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Photo: Courtesy of the artist

Eli Fola Offers a 'Soundscape to Freedom' With New Performance Visuals

The multidisciplinary artist's latest release "Blackness Be Divine" gives listeners a glimpse into what the musician has to offer.

Nigerian born-Brooklyn based artist Eli Fola is back in our hearts and on our screens, with the latest music video release for his single "Blackness Be Divine" off of his EP, Soundscape to Freedom.

The DJ, saxophonist and producer's release comes from his own production and events label Tech Afrique.

The EP's opening track, "Blackness Be Divine" is, "like a letter of empowerment to all Black people across the diaspora to embrace their brilliance and to know that they are royalty living in this world," he says. "The project was inspired by events that took place this year during the middle of the pandemic with the rise of the black lives matter movement and protest across the country."

Although the EP is only six tracks long, it certainly packs a punch with its hypnotic rhythms, nostalgic house beats and graceful lyrics heard throughout the project. It truly is a unique musical adventure.

Eli Fola's self-proclaimed "Yoruba tech soul" elements are loud and clear in this brilliantly eclectic piece of music.

Watch Eli Fola's performance visuals for "Blackness Be Divine" below.


Eli Fola ft Cyrus Aaron - Blackness Be Divine (Performance Visuals) youtu.be

Music

6 Samples From 'Éthiopiques' in Hip-Hop

A brief history of Ethio-jazz cultural exchange featuring songs by Nas & Damian Marley, K'naan, Madlib and more.

This article was originally published on OkayAfrica in March, 2017. We're republishing it here for our Crossroads series.

It's 2000 something. I'm holed up in my bedroom searching for samples to chop up on Fruity Loops. While deep into the free-market jungle of Amazon's suggested music section, I stumble across a compilation of Ethiopian music with faded pictures of nine guys jamming in white suit jackets. I press play on the 30 second sample.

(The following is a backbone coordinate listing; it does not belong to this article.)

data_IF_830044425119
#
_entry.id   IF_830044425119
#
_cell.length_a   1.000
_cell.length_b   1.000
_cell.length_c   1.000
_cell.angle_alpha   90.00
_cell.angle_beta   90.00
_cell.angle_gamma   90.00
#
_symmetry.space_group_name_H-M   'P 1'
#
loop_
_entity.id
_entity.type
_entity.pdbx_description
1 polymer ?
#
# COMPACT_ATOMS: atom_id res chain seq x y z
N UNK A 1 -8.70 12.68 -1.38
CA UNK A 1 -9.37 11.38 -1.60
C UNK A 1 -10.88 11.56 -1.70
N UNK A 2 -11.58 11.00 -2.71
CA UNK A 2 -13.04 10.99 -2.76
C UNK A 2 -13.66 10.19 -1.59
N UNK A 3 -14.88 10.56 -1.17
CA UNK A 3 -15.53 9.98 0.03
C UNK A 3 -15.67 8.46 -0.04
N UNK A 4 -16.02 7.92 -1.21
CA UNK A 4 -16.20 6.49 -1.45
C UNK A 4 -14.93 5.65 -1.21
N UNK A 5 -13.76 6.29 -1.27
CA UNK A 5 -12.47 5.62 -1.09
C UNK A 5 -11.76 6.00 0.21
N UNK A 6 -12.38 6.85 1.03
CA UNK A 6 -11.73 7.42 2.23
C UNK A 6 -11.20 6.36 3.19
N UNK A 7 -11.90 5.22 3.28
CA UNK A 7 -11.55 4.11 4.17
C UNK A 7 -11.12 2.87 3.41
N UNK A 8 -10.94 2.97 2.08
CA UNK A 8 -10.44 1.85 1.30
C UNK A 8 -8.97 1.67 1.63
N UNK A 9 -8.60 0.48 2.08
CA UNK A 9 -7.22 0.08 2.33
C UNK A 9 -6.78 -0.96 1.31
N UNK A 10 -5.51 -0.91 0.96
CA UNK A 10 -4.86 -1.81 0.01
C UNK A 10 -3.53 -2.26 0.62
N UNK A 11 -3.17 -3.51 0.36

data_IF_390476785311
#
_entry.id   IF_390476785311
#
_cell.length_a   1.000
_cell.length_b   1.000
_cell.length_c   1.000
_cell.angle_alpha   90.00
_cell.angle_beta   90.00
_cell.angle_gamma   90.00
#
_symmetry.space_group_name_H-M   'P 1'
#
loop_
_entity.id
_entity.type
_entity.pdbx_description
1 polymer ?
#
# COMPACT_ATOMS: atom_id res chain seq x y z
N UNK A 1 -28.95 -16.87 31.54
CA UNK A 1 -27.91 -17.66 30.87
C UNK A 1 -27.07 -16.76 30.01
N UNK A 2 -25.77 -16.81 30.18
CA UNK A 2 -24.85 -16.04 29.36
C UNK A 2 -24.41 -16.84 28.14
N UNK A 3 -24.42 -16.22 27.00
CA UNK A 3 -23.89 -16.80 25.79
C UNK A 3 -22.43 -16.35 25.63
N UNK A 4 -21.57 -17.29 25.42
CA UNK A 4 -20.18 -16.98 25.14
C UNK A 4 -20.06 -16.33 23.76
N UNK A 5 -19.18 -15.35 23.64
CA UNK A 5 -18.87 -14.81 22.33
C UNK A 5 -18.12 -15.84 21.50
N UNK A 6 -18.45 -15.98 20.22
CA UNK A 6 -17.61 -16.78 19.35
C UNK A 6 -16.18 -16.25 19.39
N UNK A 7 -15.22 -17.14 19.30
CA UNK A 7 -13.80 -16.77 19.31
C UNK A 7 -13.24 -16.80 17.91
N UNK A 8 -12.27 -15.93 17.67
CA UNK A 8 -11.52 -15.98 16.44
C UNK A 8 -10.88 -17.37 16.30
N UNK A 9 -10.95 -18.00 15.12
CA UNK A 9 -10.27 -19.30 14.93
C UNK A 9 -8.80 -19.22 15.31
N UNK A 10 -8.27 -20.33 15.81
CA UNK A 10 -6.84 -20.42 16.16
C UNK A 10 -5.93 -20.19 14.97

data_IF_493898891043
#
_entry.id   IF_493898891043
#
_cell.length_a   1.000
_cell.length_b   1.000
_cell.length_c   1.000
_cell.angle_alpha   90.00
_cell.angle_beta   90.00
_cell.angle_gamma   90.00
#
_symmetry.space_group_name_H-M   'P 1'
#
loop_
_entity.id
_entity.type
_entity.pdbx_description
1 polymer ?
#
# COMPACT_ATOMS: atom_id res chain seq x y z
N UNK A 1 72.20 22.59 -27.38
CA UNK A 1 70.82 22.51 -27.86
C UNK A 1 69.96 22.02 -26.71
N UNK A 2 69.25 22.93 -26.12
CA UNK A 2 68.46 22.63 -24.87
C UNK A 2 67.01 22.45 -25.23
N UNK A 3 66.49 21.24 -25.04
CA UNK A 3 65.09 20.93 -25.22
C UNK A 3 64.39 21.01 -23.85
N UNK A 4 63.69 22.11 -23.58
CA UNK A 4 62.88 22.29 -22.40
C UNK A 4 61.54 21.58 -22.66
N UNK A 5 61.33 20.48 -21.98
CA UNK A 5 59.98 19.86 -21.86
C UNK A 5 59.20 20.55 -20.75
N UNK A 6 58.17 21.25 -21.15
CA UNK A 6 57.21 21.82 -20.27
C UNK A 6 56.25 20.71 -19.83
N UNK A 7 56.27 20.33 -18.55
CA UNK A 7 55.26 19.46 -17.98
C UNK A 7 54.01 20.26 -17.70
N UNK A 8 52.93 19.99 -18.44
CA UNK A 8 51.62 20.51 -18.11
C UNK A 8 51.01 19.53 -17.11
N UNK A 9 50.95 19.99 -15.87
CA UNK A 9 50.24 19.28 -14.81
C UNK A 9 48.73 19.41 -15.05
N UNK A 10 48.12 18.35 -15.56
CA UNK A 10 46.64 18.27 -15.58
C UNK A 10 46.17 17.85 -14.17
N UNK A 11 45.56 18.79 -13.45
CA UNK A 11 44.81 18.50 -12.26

My mind races with the opportunities these breakbeats offered a budding beat maker. Catchy organs, swinging horns, funky guitar riffs, soulful melodies and grainy and pained vocalists swoon over love lost and gained. Sung in my mother tongue—Amharic—this was a far cry from the corny synthesizer music of the 1990s that my parents played on Saturday mornings. I could actually sample this shit.

The next day, I burn a CD and pop it into my dad's car. His eyes light up when the first notes ooze out of the speakers. “Where did you get this?" He asks puzzlingly. “The internet," I respond smiling.

In the 1970s my dad was one of thousands of high school students in Addis Ababa protesting the monarchy. The protests eventually created instability which lead to a coup d'état. The monarchy was overthrown and a Marxist styled military junta composed of low ranking officers called the Derg came to power. The new regime subsequently banned music they deemed to be counter revolutionary. When the Derg came into power, Amha Eshete, a pioneering record producer and founder of Ahma Records, fled to the US and the master recordings of his label's tracks somehow ended up in a warehouse in Greece.

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